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Culture

Literature Nobel Prize Goes to Austria's Jelinek

For only the ninth time in the 103-year history of the Nobel Prize, the award for literature has gone to a woman. Elfriede Jelinek was commended for her frequent critiques of consumerism and the subjugation of women.

Elfriede Jelinek's works often contain harsh social criticism

The Royal Swedish Academy announced Thursday that the 57-year-old novelist, poet, dramatist and essayist Elfriede Jelinek has won literature's top honor, saying the "musical flow of voices and counter-voices" in her work "reveal the absurdity of society's clichés and their subjugating power."

Jelinek, born in the Steiermark region of Austria in 1946, made her literary debut in 1967 with the publication of a poetry collection called "Lisas Schatten" ("Lisa's Shadow"). But she first gained wider attention with the 1970 release of a satirical novel, "We Are Decoys, Baby," which set the theme for much of her later work, in which she unemotionally -- some would say coldly -- illustrates the violence and power plays inherent in human relations, especially those between the sexes.

A scene from the film "The Piano Teacher"

Other well-known works include "The Lover," the semi-autobiographical "The Piano Teacher," which was made into a 2002 movie starring actress Isabelle Huppert (photo), and "Lust," all of which paint the world as a brutal dance between hunter and prey, where sexual violence, particularly against women, is one of the defining characteristics of global culture.

It was the publication of her 1995 novel "Die Kinder der Toten" ("The Children of the Dead"), which set her on a par with other Austrian literary greats such as Karl Kraus, Ödön von Horvath and Thomas Bernhard. Jelinek has said she considers it her defining work, in which she presents a razor-sharp critique of Austrian society what she once called "a ghost story of Austrian identity."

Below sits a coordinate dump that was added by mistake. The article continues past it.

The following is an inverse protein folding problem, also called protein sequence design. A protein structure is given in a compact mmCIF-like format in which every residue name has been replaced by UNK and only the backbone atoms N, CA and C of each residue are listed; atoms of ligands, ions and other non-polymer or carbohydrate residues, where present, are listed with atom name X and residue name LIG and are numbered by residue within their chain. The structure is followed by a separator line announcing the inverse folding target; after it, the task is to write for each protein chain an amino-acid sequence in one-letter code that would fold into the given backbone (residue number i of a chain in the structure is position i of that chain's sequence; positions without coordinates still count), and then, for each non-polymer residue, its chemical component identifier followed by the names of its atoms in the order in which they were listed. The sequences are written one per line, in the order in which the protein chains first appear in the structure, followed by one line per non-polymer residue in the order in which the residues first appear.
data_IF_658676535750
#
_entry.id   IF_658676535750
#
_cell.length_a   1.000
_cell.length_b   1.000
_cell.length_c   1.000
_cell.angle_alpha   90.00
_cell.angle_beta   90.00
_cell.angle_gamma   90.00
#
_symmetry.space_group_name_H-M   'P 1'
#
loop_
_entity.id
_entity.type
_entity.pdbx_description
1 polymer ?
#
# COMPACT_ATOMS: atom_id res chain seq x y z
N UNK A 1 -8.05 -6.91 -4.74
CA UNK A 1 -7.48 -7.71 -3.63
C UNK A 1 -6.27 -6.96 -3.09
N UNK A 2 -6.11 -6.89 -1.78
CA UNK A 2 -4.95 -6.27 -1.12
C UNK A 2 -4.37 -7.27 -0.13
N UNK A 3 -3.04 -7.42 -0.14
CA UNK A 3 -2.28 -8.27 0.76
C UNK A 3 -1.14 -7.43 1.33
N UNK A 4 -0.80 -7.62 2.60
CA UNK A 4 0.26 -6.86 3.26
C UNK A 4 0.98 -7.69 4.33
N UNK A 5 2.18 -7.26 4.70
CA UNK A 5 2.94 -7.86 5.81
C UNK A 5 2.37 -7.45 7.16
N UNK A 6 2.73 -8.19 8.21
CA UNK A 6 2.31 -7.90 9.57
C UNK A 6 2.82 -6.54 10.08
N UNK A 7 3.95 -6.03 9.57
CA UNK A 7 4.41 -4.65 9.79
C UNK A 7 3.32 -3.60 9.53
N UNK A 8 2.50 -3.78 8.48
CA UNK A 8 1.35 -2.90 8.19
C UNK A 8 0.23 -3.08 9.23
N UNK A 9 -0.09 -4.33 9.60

While she has become one of Austria's most influential voices, but her subject matter and style, sometimes considered pornographic, has drawn good deal of criticism. She is controversial to say the least.

Diverse influences

Early in her adult life, Jelinek pursued a career in music, studying composition at the Vienna Conservatory. Later she added theater studies and art history to her resume and began turning her attention to poetry and prose. It was after she became involved in the student movement in the late 1960s that her tone changed and she began exploring social inequalities and sexual power politics.

Booksellers are now putting her books on prominent display

Her diverse background has led to a style that many find hard to categorize. The Swedish Academy described it as often floating "between prose and poetry, incantation and hymn." Her works contain theatrical scenes and film sequences and some of her later works for the stage have completely done away with the idea of living characters. Jelinek has opted instead for "talking surfaces" that interact with one another.

Since her 1974 marriage, Jelinek has divided her time between Vienna and Munich.

Praise from German literary community

Alexander Fest, head of the German publishing house Rowohlt, which released Jelinek's work for many years, said he was thrilled with the Nobel committee's selection, describing Jelinek as a writer "undreamt of indiosyncracy" who has consistently shown "great courage and great ruthlessness in the face of her subjects and herself."

Germany's perhaps best-known literary critic, Marcel Reich-Ranicki, said he was overjoyed that another female author writing in the German language had one the award. He called Jelinek an "extremely unusual, radical and extreme author, and as a result, a highly controversial one."

According to him, Jelinek will not go to Stockholm to accept the award personally, because she is -- perhaps unlike her subject matter -- "a very nervous, very sensitive and delicate woman."

Her Nobel Prize will be accompanied by a check for more than 10 million Swedish kroner (€1.1 million, $1.3 million).

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